Chinese scientists find key evidence for existence of nanohertz gravitational waves
Published: Jun 29, 2023 12:59 AM Updated: Jun 29, 2023 12:55 AM
Photo: Courtesy of the National Astronomical Observatories of the Chinese Academy of Sciences

Photo: Courtesy of the National Astronomical Observatories of the Chinese Academy of Sciences

A group of Chinese scientists have recently discovered key evidence supporting the existence of nanohertz gravitational waves, marking a new era in nanohertz gravitational wave research. The findings have been published online in the academic journal Research in Astronomy and Astrophysics (RAA) on Thursday, the Global Times learned from the National Astronomical Observatories of the Chinese Academy of Sciences (NAOC).

The research was based on pulsar timing observations carried out with the Five hundred-meter Aperture Spherical radio Telescope (FAST), known as China's Tianyan or Sky Eye. It is conducted by the Chinese Pulsar Timing Array (CPTA) collaboration that comprises researchers from the NAOC and other institutes, according to a press release from the NAOC.

The acceleration of massive objects disturbs the surrounding space-time and produces "ripples," known as gravitational waves. Although such wave signals are extremely weak, they offer a direct method for probing masses that do not emit light, Li Kejia, a Professor at NAOC and Department of Astronomy and Kavli Institute for Astronomy and Astrophysics at Peking University who is also member of the team, explained at a press conference on the team's findings on Tuesday.

For this reason, astronomers have long aimed to use gravitational waves to aid in understanding the formation of the Universe's structures and investigating the growth, evolution, and merger of the most massive celestial objects in the Universe that is supermassive black holes. Such research will also help physicists gain insight into the fundamental physical laws of space-time, according to Li.

Taking advantage of FAST's high sensitivity, the CPTA research team monitored 57 millisecond pulsars with regular cadence for 41 months. The team found key evidence for quadrupole correlation signatures compatible with the prediction of nanohertz gravitational waves at a 4.6-sigma statistical confidence level (with a false alarm probability of two in a million), Li said.

The time span of CPTA data set is relative short at present. However, due to the high sensitivity of FAST telescope, CPTA achieved similar sensitivity comparing to other PTAs. The future observations will soon extend the span of CPTA data and help in identifying the astronomical sources of current signal, read the NAOC release.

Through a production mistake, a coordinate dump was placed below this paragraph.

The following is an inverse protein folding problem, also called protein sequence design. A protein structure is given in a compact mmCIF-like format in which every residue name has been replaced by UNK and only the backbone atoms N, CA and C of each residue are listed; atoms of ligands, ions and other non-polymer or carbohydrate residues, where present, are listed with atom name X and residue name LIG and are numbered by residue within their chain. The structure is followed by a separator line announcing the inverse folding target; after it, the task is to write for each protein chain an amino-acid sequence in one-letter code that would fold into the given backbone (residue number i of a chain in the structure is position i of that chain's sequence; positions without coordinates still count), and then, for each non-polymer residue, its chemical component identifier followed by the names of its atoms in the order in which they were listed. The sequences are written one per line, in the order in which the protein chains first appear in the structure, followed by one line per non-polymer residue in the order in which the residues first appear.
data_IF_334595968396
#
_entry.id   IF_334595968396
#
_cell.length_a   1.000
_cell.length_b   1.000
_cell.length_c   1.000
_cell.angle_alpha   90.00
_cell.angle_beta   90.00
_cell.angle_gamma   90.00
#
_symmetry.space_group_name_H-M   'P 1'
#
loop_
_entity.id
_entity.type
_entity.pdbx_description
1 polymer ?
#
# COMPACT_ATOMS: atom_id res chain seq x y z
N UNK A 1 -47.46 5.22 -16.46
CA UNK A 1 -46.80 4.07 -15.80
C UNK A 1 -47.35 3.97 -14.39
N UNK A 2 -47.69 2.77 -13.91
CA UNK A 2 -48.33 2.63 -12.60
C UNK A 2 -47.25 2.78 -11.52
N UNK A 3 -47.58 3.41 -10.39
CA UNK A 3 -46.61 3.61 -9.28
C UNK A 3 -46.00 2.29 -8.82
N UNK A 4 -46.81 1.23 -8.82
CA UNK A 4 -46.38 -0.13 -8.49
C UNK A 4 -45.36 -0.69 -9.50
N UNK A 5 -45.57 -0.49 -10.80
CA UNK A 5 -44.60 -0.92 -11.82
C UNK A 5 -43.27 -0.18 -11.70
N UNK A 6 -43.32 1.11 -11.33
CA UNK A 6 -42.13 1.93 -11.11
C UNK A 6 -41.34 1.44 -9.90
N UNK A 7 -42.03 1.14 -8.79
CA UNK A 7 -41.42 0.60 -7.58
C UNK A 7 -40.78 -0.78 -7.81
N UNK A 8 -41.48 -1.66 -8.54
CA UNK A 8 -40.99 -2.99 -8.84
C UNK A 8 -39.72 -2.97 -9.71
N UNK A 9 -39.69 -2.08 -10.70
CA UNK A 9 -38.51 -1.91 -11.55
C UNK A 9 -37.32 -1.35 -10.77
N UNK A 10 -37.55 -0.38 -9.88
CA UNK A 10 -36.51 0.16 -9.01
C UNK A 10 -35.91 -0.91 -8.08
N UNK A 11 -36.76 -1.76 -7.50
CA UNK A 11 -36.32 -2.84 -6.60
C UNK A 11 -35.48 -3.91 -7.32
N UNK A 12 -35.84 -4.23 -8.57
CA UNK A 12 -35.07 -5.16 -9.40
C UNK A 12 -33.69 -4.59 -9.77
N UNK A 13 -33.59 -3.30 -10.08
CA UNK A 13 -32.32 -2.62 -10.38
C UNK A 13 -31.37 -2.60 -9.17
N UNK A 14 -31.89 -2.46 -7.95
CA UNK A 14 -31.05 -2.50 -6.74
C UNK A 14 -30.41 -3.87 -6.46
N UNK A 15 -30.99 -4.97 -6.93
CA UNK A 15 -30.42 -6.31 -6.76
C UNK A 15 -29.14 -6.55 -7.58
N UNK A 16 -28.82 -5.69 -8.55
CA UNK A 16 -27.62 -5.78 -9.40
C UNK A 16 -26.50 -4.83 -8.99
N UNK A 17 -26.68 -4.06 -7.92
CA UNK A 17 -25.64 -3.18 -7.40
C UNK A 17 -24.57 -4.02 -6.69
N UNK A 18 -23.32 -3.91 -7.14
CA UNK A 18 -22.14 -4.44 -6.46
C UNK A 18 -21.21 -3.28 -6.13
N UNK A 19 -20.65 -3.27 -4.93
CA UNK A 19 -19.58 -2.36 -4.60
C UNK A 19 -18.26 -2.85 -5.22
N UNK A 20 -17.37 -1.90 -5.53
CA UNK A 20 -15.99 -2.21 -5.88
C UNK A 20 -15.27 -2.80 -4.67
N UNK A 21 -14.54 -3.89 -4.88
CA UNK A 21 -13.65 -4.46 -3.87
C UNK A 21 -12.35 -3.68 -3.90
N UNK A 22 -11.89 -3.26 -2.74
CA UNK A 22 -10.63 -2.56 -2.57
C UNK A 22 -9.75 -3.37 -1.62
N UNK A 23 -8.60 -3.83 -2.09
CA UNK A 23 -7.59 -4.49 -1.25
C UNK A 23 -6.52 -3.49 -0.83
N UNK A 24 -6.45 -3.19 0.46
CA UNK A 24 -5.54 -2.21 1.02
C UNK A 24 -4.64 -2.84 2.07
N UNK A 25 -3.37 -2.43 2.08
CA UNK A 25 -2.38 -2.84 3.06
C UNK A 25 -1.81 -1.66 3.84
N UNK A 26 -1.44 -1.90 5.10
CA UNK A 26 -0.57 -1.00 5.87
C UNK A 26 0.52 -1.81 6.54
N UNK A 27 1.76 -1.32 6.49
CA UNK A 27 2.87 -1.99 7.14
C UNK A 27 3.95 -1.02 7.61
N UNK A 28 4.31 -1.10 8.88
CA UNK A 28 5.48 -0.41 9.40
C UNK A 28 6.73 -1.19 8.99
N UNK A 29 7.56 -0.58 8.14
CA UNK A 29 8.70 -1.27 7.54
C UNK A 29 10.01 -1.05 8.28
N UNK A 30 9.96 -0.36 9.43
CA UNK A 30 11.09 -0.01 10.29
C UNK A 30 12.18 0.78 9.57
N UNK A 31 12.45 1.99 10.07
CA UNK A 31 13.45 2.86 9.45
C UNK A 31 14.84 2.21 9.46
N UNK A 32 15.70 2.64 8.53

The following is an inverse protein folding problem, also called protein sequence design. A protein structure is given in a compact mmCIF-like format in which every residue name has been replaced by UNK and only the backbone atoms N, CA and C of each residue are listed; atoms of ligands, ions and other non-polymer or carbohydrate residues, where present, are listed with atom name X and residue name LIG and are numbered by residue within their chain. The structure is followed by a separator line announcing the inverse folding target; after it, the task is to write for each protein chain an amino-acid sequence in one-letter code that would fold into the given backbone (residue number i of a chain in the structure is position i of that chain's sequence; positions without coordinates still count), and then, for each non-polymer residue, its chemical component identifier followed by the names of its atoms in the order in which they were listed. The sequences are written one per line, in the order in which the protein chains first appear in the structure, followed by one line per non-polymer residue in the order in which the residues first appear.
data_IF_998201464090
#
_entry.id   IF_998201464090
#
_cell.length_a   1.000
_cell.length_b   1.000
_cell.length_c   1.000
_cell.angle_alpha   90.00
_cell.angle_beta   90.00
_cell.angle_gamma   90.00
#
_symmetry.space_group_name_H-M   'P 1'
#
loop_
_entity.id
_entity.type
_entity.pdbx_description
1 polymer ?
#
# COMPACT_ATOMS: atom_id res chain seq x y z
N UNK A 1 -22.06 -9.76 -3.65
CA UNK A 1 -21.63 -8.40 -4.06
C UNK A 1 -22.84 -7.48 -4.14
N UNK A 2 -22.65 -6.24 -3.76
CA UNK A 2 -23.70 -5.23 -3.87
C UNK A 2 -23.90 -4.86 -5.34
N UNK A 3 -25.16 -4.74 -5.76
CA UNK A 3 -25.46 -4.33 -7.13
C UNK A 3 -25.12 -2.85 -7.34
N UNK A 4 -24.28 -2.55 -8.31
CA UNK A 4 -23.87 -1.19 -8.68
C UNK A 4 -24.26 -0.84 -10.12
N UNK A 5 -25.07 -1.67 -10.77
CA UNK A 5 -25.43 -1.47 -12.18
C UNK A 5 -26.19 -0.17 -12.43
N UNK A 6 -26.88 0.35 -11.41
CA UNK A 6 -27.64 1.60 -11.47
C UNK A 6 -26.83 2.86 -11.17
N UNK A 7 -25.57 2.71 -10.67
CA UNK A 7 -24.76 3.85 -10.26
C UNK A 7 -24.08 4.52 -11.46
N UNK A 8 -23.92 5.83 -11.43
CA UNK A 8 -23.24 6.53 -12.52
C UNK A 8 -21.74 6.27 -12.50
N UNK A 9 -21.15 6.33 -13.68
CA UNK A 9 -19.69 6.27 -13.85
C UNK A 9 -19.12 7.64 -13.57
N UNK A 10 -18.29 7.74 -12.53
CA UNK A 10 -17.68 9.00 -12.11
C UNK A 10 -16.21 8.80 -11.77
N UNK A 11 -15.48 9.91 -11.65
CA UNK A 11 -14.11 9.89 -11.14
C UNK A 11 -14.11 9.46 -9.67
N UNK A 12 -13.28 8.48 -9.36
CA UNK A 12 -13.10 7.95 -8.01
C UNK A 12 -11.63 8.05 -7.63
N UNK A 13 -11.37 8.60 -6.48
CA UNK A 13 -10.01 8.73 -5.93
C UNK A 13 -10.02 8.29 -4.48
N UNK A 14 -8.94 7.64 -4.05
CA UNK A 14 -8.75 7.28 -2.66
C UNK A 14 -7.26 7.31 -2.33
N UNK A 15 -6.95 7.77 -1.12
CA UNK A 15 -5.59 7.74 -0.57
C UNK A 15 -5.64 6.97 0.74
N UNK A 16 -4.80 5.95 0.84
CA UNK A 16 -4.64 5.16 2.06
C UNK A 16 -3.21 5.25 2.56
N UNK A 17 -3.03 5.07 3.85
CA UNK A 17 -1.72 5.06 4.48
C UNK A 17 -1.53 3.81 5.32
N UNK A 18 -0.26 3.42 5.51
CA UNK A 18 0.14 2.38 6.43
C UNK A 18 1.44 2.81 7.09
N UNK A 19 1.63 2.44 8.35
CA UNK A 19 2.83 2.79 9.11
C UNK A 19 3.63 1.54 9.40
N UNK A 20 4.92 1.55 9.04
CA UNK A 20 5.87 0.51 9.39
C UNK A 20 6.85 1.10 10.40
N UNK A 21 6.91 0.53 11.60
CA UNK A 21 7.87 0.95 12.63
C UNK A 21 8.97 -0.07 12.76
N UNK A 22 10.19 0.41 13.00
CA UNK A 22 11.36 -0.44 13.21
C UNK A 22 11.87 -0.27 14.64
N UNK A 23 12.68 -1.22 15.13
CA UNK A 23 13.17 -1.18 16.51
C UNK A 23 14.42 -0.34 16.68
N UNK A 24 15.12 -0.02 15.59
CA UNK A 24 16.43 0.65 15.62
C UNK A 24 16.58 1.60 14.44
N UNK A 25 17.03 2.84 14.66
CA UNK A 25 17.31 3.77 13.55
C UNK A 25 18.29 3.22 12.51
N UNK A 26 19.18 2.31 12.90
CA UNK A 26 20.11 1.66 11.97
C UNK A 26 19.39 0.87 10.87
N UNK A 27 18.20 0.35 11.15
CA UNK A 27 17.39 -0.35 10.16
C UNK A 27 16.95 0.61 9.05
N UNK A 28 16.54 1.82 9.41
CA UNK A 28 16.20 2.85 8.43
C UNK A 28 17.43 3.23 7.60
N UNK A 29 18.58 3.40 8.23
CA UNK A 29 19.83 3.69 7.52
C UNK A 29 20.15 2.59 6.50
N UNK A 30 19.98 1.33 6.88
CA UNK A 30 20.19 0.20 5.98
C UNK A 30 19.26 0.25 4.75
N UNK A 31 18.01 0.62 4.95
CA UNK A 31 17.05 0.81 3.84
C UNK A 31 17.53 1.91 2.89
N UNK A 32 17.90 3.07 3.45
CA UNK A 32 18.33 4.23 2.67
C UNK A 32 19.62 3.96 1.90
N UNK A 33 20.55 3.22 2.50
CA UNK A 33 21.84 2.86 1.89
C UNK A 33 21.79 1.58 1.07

The detection of nanohertz gravitational waves is very challenging due to their extremely low frequency, with corresponding periods that can last several years and wavelengths spanning several light-years. So far, the only known effective method for detecting nanohertz gravitational waves is through long-term timing observation of millisecond pulsars with extreme rotational stability.

The CPTA research team used independently developed data analysis software and data processing algorithms to achieve its breakthrough at the same time as other international groups. Independent data processing pipelines produced compatible results, proving China's rapid development in the field, experts said.

Hunting for these waves is one of the major focuses of present-day physics and astronomy research. Regional pulsar timing array collaborations, including the North American Nanohertz Observatory for Gravitational Waves (NANOGrav), the European Pulsar Timing Array(EPTA), and the Australian Parkes Pulsar Timing Array (PPTA), have been collecting pulsar timing data for more than 20 years, with the aim of detecting nanohertz gravitational waves. Recently, several new regional collaborations have also entered this field, including CPTA, the India Pulsar Timing Array (InPTA), and the South Africa Pulsar Timing Array (SAPTA).

China kicked off preliminary research on pulsar timing array as early as in 2002. In September 2019 when FAST was still in the debugging stage, the CPTA team started trial observations in conjunction with the FAST engineering team in order to accumulate observation data for the detection of nanohertz gravitational waves as early as possible, according to the NAOC.

In the future, the NAOC said it will actively promote the expansion and upgrading of FAST, based on the pulsar timing array method, to realize the routine observation of nanohertz gravitational wave events, thereby building a nanohertz gravitational wave observatory, and opening up a new era of low-frequency radio with higher sensitivity and higher resolution.

Regional collaborations will also help promote international pulsar timing array collaboration and expand exploration of the Universe through nanohertz gravitational wave observations, according to the NAOC.

Global Times